world music

world music
contemporary folk and popular music of Africa, Latin America, and Asia, as distinguished from that of the U.S., the U.K., and, sometimes, W Europe

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Musical genre incorporating diverse styles from Africa, eastern Europe, Asia, South and Central America, the Caribbean, and nonmainstream Western folk sources.

The term was first coined largely in response to the sudden increase of recordings in non-English languages that were released in Great Britain and the United States in the 1980s, but by the early 1990s world music had become a bona fide musical genre and counterpoint to the increasingly synthetic sounds of Western pop music. Initially, African popular music and world music were virtually synonymous, and the genre's biggest stars included the Nigerians King Sunny Ade and Fela Anikulapo Kuti and the Senegalese Youssou N'Dour. Moreover, one of its earliest advocates was the Cameroonian-born Frenchman Francis Bebey. By the 21st century world music encompassed everything from Pakistani singer Nusrat Fateh Ali Khan and the pop-flamenco of the French group the Gipsy Kings to "ambient-global" projects that merged so-called ethnic voice samples with state-of-the-art rhythm programming.

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 broadly speaking, music of the world's cultures. In the 1980s the term was adopted to characterize non-English recordings that were released in Great Britain and the United States. Employed primarily by the media and record stores, this controversial category amalgamated the music of such diverse sources as Tuvan throat singers (Central Asian arts), Zimbabwean guitar bands, and Pakistani qawwalī (Sufi (Ṣūfism)-music) singers, as well as nonmainstream Western folk musicians such as Cajun fiddlers and Hawaiian slack-key guitarists. Previously, international music had limited currency as a catchall term that ranged from tourist souvenir records to field recordings made by ethnomusicologists (ethnomusicology) in Africa, Asia, and elsewhere. Although purists argued that no musical style could be identified as “world music,” the term was coined to bring “foreign” music closer to the mainstream of Western popular music. In many ways the history of world music is the story of the marketing of foreign music by Western record companies. Despite these commercial origins, by the early 1990s the term had precipitated a change in the consciousness of musicians and producers, and world music had become a bona fide musical genre.

      The birth of world music can be dated to 1982–83, when British and American promoters, record companies, distributors, and stores, as well as some journalists and broadcasters, began to promote music from other countries, especially African music (African popular music), which for a time was virtually synonymous with world music. The clearest sign of the growing interest in African music was the success of Nigerian juju bandleader King Sunny Ade, whose first two internationally released albums for sold more than 100,000 copies each in the United States in 1983–84. This figure—less than half of Ade's sales in Nigeria and much less than the millions in sales that defined success for Western popular performers—established a benchmark for the many new companies that emerged in response to the attention attracted by world music. The phrase world music was adopted by a group of British independent labels who believed they would get better access to record stores and more media recognition if they could agree to formalize one generic description. Their hope was to bring together the diverse strands that included music from not only all areas of Africa but also eastern Europe, Asia, South and Central America, and the Caribbean.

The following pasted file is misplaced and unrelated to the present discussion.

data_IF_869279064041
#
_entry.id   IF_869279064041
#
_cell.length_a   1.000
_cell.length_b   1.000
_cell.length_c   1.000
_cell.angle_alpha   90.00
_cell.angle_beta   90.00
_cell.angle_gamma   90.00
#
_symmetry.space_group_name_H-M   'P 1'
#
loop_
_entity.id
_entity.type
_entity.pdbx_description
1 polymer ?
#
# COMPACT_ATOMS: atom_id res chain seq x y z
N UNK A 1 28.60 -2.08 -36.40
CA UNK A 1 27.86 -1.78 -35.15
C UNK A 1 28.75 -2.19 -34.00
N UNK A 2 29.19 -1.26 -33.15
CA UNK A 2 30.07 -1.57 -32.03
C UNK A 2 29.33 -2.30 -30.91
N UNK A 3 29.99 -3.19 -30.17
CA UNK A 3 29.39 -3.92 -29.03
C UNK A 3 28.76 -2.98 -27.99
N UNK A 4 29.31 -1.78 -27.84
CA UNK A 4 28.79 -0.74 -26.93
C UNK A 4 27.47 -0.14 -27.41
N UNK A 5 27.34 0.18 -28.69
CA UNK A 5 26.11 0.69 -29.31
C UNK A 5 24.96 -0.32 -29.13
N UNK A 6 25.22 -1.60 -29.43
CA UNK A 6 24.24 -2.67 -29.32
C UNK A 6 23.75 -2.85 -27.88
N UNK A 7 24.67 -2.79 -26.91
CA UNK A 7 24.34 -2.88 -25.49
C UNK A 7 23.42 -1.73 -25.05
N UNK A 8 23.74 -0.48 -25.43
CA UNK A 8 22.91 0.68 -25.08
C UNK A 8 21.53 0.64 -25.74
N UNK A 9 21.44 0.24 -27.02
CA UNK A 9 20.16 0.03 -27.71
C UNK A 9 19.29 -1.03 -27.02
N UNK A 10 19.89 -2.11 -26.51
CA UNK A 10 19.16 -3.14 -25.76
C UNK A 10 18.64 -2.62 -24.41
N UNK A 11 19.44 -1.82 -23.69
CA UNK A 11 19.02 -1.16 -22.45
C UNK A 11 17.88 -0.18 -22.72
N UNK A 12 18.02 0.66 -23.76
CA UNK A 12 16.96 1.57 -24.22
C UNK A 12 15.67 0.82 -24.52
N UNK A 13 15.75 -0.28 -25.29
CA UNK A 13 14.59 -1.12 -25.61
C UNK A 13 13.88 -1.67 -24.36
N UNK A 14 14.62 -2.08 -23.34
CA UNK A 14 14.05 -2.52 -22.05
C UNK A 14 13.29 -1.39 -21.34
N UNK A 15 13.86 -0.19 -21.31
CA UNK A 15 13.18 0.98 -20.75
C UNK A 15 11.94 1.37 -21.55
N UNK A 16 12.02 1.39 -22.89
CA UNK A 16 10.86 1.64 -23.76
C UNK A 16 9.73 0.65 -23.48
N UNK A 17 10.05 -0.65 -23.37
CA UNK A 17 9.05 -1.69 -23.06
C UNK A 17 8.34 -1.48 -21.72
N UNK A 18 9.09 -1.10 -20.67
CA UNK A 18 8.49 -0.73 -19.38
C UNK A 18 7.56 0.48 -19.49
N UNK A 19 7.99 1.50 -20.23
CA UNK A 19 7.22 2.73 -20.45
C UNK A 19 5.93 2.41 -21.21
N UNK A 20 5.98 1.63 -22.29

Paradoxically, world music was often synonymous with local or regional music, and interpretations of what fitted tended to shift from one country to the next. Although some artists from countries on the margins of the Western popular music market could now aspire to a worldwide audience, those who took superstars such as Michael Jackson (Jackson, Michael), Madonna, and Bob Marley (Marley, Bob) as their role models were usually frustrated by the idiosyncratic tastes of world music mediators. World music was welcomed for its “authenticity,” as a counterpoint to the increasingly synthetic and robotic sounds favoured by Western pop producers during the 1980s.

 Among the few exceptions to this rule were several local stars from Francophone West Africa and North Africa, some of whom achieved international success with records made for labels based in France. In 1982 the independent Celluloid label was among the first to bridge the gap between immigrant and indigenous European markets, selling more than 300,000 albums by the Senegalese group Touré Kunda and following through with Senegalese bandleader Youssou N'Dour's groundbreaking Immigrés album in 1984. Barclay Records had a long history of making commercial pop records with artists from Africa and the French Antilles and sold more than a million singles in Europe by world music artists Mory Kanté from Guinea ( "Yé ké yé ké" [1987]) and Khaled from Algeria ( "Didi" [1992] and "Aisha" [1996]).